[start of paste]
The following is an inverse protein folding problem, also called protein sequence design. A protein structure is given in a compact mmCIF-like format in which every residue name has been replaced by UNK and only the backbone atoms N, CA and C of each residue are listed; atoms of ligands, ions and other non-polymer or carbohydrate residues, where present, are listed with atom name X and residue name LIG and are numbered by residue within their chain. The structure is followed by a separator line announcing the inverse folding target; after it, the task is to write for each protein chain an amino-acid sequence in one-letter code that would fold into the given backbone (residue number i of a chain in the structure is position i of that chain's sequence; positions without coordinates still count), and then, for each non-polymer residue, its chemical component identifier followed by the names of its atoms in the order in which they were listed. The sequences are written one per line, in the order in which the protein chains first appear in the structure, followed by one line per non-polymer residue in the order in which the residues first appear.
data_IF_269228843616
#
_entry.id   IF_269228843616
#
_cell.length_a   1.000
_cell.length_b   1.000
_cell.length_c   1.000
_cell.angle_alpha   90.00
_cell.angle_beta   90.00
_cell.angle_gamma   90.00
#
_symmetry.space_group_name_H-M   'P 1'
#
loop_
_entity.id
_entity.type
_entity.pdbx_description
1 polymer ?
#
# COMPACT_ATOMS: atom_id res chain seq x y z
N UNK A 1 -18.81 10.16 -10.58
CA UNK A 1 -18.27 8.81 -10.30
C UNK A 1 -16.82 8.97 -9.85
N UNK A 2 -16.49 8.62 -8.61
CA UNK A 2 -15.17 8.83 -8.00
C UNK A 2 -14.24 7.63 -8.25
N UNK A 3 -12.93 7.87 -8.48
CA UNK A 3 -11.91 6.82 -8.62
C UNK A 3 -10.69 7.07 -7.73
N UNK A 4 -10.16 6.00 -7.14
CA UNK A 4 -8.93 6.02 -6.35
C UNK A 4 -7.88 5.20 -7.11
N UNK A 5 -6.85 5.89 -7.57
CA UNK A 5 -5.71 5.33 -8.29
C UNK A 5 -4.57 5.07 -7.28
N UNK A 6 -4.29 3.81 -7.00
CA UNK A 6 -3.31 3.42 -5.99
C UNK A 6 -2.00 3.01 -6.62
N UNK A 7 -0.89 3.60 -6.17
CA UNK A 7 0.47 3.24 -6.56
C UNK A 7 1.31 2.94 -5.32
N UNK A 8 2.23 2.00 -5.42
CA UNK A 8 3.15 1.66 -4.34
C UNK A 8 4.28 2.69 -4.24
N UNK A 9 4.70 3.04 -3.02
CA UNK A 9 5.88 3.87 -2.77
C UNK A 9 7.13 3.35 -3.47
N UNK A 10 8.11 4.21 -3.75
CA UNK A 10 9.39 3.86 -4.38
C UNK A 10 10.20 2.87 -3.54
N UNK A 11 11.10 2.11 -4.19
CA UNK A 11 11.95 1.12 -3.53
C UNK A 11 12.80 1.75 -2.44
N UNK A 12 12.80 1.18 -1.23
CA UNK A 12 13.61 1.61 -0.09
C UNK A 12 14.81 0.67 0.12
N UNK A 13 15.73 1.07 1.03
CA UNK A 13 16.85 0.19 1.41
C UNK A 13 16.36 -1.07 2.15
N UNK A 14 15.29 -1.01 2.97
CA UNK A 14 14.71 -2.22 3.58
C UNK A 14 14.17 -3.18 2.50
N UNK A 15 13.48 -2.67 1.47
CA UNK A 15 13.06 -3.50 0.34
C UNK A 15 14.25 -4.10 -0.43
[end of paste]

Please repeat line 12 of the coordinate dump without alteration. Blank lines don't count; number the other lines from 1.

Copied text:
#